Two new reports tackle critical--and often overlooked--components of improving teacher effectiveness: Patrick McGuinn has a new paper out for the Center for American Progress looking at states' implementation of teacher evaluation legislation and policies. New Leaders has a new report on how great principals build teams of great teachers in their schools, by developing teachers, managing talent effectively, and creating good working conditions for teachers....


Yesterday, I shared some concerns about the Early Learning Challenge Round 2 "competition" currently underway. But, as I mentioned at the end of the post, my concerns around ELC Round 2 aren't just about this "competition, but also reflect deeper concerns about the extension of the Race to the Top brand--in both ELC and RTT-D--to programs that are in fact very different than the original Race to the Top. As I mentioned yesterday, the ELC Round 2 seems to operate with no expectation that applicants would have made progress on the goals in their applications over the past year. That's ...


Today is the extended deadline for districts in Hurricane Sandy-affected areas to submit their applications for the Race to the Top District competition. Race to the Top District is the big RTT competition this year, but let's not forget that there's another RTT "competition" going on at the same time--the Race to the Top Early Learning Challenge Competition, or what I like to think of as the "we feel bad that Illinois didn't win last time, and congressional Democrats really wanted us to allocate Race to the Top Funds to early childhood again this year competition." I'm putting "competition" in ...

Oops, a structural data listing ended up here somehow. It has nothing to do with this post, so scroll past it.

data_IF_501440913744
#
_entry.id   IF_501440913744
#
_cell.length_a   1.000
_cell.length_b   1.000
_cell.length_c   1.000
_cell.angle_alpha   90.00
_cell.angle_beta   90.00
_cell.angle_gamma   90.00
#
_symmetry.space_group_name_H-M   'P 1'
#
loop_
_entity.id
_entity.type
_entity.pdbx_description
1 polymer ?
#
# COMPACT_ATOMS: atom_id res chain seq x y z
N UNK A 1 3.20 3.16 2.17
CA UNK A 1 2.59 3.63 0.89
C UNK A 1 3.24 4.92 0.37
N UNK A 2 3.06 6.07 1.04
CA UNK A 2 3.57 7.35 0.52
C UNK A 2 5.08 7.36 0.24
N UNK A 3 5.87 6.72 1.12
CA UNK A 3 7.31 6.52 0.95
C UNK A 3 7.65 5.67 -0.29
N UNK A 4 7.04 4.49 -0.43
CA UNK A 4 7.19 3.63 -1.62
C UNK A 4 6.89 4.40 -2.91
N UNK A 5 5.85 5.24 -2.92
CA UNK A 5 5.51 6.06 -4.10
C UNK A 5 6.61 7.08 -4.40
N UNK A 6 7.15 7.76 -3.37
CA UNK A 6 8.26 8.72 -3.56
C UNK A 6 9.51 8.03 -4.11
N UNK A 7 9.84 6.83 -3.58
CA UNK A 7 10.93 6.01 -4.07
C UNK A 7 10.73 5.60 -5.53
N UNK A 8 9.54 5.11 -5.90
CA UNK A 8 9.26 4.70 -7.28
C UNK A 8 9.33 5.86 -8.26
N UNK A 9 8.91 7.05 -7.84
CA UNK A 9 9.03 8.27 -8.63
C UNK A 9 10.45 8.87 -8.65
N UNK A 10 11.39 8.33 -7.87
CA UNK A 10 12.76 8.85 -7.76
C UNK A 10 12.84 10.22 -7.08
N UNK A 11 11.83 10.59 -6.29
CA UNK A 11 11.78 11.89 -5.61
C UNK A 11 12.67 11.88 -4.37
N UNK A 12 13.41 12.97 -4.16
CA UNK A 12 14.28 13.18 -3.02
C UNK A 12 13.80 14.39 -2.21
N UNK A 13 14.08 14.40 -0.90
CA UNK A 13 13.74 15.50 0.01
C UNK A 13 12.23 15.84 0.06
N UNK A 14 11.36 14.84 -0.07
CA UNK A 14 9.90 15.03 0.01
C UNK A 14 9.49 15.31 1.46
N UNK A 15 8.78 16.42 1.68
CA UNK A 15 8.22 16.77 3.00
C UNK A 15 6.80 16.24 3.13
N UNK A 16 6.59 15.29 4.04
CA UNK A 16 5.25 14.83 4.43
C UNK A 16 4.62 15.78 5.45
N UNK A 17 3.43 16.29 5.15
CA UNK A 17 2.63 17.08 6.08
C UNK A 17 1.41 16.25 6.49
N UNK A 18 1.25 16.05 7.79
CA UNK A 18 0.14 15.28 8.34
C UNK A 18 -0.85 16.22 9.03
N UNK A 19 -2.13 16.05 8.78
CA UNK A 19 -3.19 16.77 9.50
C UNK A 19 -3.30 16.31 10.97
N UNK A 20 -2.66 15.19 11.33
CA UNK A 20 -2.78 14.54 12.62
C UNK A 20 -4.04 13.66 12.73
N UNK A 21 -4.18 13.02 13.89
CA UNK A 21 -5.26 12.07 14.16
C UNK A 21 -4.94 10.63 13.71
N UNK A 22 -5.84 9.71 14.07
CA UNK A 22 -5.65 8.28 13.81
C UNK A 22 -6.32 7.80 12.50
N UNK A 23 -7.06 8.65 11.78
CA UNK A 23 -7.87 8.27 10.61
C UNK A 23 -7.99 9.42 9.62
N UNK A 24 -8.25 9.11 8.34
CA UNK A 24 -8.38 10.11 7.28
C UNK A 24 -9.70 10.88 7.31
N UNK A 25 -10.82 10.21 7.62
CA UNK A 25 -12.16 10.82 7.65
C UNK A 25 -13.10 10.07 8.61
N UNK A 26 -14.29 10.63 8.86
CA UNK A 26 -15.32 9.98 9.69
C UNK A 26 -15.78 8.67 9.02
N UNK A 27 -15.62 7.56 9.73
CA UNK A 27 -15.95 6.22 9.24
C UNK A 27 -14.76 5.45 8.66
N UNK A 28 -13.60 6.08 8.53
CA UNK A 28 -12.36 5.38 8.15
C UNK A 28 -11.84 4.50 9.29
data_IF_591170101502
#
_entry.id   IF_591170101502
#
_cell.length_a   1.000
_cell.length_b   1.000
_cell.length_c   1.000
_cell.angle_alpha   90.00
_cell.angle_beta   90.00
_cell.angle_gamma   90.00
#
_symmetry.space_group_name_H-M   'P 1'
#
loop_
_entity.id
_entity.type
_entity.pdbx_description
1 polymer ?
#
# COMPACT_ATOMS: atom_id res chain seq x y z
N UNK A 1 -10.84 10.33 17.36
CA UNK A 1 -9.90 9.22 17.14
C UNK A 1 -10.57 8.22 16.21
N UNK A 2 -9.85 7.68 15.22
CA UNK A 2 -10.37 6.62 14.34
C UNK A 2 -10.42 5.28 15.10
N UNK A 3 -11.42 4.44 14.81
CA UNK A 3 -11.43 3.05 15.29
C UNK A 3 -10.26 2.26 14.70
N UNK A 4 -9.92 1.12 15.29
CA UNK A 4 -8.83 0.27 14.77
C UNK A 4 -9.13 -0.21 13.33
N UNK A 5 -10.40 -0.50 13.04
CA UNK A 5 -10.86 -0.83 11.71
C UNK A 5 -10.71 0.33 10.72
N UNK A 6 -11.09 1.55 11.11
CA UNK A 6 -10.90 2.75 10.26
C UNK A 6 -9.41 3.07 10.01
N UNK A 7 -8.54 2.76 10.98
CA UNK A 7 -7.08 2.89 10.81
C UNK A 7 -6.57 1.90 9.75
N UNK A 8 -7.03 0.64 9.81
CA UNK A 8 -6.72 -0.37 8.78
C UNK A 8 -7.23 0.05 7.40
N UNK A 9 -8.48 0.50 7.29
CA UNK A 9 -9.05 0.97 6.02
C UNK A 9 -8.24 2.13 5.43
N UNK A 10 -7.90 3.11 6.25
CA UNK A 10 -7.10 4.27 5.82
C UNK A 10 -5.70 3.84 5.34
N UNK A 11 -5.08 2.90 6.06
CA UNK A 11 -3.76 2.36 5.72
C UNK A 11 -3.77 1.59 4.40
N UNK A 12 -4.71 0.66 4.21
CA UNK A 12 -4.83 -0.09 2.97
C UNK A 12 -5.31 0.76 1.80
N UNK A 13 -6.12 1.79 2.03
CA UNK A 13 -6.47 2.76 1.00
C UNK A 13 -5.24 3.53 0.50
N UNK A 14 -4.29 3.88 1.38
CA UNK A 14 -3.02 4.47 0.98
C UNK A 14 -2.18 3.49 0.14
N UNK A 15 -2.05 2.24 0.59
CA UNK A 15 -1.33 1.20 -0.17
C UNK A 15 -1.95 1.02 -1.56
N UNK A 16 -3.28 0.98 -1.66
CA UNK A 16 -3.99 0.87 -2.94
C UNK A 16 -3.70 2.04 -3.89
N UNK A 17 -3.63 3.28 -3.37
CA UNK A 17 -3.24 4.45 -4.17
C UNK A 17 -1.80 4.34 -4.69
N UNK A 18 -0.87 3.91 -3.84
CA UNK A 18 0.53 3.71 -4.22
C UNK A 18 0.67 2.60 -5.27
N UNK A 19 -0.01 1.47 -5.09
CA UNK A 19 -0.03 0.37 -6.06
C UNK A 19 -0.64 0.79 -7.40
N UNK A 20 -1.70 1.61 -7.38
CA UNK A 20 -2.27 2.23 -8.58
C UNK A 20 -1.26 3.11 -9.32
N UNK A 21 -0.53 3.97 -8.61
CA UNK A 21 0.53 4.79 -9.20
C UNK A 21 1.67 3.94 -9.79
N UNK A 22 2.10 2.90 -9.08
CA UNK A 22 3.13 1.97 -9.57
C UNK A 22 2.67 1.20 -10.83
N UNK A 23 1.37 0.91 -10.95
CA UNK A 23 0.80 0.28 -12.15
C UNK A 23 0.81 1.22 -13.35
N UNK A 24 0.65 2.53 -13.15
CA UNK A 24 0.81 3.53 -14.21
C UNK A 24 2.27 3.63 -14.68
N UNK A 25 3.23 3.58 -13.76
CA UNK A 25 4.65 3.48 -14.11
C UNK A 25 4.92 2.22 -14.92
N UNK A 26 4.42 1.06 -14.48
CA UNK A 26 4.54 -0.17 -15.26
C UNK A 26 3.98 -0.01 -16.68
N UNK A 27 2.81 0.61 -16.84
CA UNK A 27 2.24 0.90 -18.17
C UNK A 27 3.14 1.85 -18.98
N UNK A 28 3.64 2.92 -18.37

I'm no defender of the "steps and lanes" systems currently used in virtually all U.S. public school districts--their myriad failings have been well-documented. That said, I'm not sure I'd agree with Mike McShane that the craziest thing here is that gym teachers get paid more than math teachers. I know that it's easy to pick on gym teachers; and I certainly had some who lived up the stereotypes. But I'm not sure we should blithely assume gym teachers should necessarily be paid less than math and science teachers. Presumably, schools employ gym teachers, and states and schools mandate that ...


My fellow Ed Week blogger Stephen Sawchuck highlights some interesting new research suggesting that student tracking in middle and high schools may create biases in value-added measures that make them weaker predictors teacher effectiveness in high school than in the elementary grades. I highlighted Kirabo Jackson, who conducted one of the studies, here last year. Lots of important questions and issues here, which Stephen lays out. I'd simply add that this research underscores why it's so important that our thinking about teacher evaluation and use of value-added measures not focus solely on teachers as the unit analysis, but must also ...